Definition of Persona
The term character has been derived from the Latin phrase personality, which means “the masks of an actor,” and is therefore etymologically linked to the dramatis personae, which refers to the listing of characters and cast in a play or a drama. It is also referred to as a “theatrical mask.” It can be described in a literary paintings as a voice or an assumed position of a individual, which represents the thoughts of a writer, or a specific person the writer desires to gift as his mouthpiece.

Most of the time, the dramatis personae are identified with the writer, although on occasion a personality can be a man or woman or an unknown narrator. Examples of personality are found, not only in dramas, but in poems and novels too.

Examples of Persona in Literature
Example #1: The Love Song of J. Alfred Prufrock (By T. S. Eliot)
“Let us pass then, you and I,
When the nighttime is spread out towards the sky
Like a affected person etherized upon a table;
Let us cross, thru positive half-deserted streets,
The muttering retreats
Of restless nights in one-night cheap hotels
And sawdust eating places with oyster-shells:
Streets that follow like a tedious argument
Of insidious intent
To lead you to an overwhelming question…
Oh, do no longer ask, “What is it?”
Let us pass and make our go to.
In the room the girls come and go
Talking of Michelangelo.”

These are the initial fifteen traces of the poem Love Song of J. Alfred Prufrock. The speaker is a personality of T. S. Eliot that he desires to gift to the world, even though the poet himself isn't always affected by the same mental conflict.

Example #2: My Last Duchess (By Robert Browning)
“That’s my ultimate Duchess painted at the wall,
Looking as though she had been alive. I call
That piece a wonder, now: Fra Pandolf’s hands …

“Will’t please you take a seat and take a look at her? I said
‘Fra Pandolf’ with the aid of design, for by no means read …

“At starting, is my object. Nay, we’ll pass
Together down, sir. Notice Neptune, though,
Taming a sea-horse, thought a rarity,
Which Claus of Innsbruck cast in bronze for me!”

This poem is a dramatic monologue (uses persona). The poet specifically communicates about the stunning look of the “duke” character. In this stanza, the persona is discussing the painting as the monologue opens. Through simple method the poet describes the superficiality of the duke’s person, even though it seems to be the voice of the poet placed into the mouth of the duke.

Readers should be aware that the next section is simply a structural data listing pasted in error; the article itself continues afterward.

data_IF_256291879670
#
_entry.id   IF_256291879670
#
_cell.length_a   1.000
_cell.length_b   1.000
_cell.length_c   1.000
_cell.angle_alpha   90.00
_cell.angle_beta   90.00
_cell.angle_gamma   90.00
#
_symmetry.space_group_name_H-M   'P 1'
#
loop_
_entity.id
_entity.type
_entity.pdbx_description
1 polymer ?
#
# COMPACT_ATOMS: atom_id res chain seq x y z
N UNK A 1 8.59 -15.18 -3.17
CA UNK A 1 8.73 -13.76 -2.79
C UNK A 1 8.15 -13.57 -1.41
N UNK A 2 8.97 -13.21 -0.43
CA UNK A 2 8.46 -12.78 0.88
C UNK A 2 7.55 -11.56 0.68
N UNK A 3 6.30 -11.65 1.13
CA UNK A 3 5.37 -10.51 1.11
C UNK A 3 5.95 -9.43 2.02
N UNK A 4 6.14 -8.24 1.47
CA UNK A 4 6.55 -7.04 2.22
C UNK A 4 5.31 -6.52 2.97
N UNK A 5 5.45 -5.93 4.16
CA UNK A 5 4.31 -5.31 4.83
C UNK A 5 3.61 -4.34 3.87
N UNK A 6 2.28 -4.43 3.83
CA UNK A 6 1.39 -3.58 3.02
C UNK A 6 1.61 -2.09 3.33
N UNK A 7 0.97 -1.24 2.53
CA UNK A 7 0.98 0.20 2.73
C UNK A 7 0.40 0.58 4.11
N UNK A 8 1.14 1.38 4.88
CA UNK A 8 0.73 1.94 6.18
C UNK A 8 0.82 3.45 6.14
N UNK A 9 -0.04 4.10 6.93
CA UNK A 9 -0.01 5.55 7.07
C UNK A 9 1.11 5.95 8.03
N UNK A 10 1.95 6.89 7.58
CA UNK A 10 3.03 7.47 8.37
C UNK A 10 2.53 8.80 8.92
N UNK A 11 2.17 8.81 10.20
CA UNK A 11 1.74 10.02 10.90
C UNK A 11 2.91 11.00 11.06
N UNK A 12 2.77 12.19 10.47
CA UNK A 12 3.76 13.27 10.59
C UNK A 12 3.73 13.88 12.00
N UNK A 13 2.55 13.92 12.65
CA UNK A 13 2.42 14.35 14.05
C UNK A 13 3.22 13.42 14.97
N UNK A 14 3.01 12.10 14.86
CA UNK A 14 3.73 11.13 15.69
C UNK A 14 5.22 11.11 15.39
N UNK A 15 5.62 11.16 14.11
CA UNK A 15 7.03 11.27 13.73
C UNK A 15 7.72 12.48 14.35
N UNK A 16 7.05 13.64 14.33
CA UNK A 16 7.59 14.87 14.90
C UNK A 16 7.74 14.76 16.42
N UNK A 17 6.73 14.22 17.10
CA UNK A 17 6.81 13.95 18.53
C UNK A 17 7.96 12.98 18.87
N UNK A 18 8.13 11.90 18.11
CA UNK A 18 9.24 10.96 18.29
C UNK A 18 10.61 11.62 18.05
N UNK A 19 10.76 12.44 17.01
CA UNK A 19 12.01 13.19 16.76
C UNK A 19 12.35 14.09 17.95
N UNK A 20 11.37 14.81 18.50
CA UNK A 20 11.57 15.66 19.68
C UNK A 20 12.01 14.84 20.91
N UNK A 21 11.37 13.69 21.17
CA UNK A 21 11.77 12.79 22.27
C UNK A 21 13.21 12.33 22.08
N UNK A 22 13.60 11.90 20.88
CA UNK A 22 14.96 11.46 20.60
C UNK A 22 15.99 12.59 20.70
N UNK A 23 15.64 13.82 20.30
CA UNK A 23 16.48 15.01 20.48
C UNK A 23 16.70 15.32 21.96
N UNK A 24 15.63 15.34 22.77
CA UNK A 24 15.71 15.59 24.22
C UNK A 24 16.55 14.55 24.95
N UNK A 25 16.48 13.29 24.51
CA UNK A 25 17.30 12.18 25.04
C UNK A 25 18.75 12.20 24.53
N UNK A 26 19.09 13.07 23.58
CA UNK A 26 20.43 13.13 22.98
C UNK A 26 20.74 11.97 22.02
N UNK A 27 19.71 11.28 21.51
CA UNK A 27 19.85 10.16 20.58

Example #3: The Old Man and Sea (By Ernest Hemingway)
“He became an antique man who fished on my own in a skiff in the Gulf Stream and he had gone
eighty-four days now with out taking a fish. In the first 40 days a boy were with him. But after forty days with out a fish the boy’s dad and mom had told him that the vintage guy became now genuinely and subsequently salao, that is the worst form of unlucky…

“The sail was patched with flour sacks and, furled, it looked just like the flag of permanent defeat.”

The first paragraph of this e book sounds as though Hemingway himself is Santiago. Through the characterization of Santiago, Hemingway is expressing his notion within the struggle in opposition to unconquerable natural forces of the world. However, it's miles as much as the character (Santiago) to determine whether he wants to exchange his luck or now not.

Example #4: Heart of Darkness (By Joseph Conrad)
“Now while I become a touch chap I had a passion for maps. I would look for hours at South America, or Africa, or Australia, and lose myself in all the glories of exploration … and while I saw one which looked particularly inviting on a map (but all of them appearance that) I would put my finger on it and say, ‘When I grow up I will go there … Well, I haven’t been there yet, and shall not strive now. The glamour’s off … well, we won’t speak approximately that…”

Marlow is probably one of the most famous character examples in novels. In this novel, Marlow is used as Conrad’s mouthpiece. In this extract, Conrad is telling us via Marlow about his own go to to the Congo, his studies of sailing to distant places, and his boyhood ambition of crusing. Hence, Marlow is used as a personality in this novel.

Function of Persona
The speaker of a dramatic monologue is also referred to as a personality. Such a monologue is presented with out remark or analysis. However, emphasis is laid on subjective qualities, and sooner or later left up to the audience to interpret it. In literature, authors use personality to specific ideas, beliefs, and voices they may be no longer capable of specific freely, because of a few restrictions, or because they can't put into words otherwise. Persona is also from time to time a function assumed via someone or a character, in public or in society.
Periphrasis Personification